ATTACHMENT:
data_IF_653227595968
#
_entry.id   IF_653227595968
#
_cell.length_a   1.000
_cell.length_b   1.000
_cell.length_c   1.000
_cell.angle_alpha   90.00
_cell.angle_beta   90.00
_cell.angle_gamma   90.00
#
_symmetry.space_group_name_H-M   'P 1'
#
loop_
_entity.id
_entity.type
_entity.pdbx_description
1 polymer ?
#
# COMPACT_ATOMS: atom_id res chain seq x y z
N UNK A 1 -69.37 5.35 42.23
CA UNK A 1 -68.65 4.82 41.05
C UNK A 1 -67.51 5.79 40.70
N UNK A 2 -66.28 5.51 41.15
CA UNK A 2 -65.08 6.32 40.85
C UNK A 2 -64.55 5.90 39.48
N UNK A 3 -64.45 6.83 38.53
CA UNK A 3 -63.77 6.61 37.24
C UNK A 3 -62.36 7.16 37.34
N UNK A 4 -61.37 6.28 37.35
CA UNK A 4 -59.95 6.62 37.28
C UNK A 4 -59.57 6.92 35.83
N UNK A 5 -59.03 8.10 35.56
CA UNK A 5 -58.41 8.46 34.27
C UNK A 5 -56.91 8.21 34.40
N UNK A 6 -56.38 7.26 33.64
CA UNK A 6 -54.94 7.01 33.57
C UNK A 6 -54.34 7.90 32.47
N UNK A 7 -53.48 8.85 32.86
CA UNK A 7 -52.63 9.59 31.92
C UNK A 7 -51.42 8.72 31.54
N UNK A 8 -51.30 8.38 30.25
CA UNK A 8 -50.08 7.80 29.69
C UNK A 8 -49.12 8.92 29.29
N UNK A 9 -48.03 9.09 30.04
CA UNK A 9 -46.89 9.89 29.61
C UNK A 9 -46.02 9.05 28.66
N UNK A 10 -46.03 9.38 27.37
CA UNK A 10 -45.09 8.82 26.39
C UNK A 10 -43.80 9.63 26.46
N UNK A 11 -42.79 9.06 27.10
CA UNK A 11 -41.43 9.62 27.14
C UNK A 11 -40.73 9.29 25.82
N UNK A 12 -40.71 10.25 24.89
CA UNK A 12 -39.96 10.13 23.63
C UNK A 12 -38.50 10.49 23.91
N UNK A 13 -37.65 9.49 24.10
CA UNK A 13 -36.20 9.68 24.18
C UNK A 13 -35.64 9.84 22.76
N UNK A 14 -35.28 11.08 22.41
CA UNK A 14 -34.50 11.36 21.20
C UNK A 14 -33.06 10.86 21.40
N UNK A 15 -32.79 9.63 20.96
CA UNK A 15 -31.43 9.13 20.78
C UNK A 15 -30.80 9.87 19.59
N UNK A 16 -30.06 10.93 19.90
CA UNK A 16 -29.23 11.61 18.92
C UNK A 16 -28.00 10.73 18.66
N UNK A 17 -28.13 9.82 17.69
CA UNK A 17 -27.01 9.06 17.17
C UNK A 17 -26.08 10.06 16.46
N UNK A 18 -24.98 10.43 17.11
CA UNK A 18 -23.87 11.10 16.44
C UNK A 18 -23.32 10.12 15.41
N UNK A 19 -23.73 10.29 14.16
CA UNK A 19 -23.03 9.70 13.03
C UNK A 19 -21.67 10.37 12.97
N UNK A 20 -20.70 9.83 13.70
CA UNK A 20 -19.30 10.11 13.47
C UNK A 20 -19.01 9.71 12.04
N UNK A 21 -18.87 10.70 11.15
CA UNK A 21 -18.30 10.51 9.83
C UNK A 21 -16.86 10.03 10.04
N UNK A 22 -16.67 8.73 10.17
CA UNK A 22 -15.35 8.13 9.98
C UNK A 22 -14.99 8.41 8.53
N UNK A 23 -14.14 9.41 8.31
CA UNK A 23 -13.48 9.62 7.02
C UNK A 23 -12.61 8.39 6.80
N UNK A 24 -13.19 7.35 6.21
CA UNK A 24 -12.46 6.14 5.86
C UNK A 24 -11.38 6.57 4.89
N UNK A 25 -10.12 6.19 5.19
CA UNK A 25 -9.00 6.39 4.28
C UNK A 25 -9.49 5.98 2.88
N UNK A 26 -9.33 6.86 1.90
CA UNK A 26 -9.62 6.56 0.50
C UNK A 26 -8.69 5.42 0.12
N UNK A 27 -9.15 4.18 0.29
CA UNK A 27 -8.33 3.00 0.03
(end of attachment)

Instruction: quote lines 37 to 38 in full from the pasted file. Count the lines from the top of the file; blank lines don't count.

CA UNK A 6 -54.94 7.01 33.57
C UNK A 6 -54.34 7.90 32.47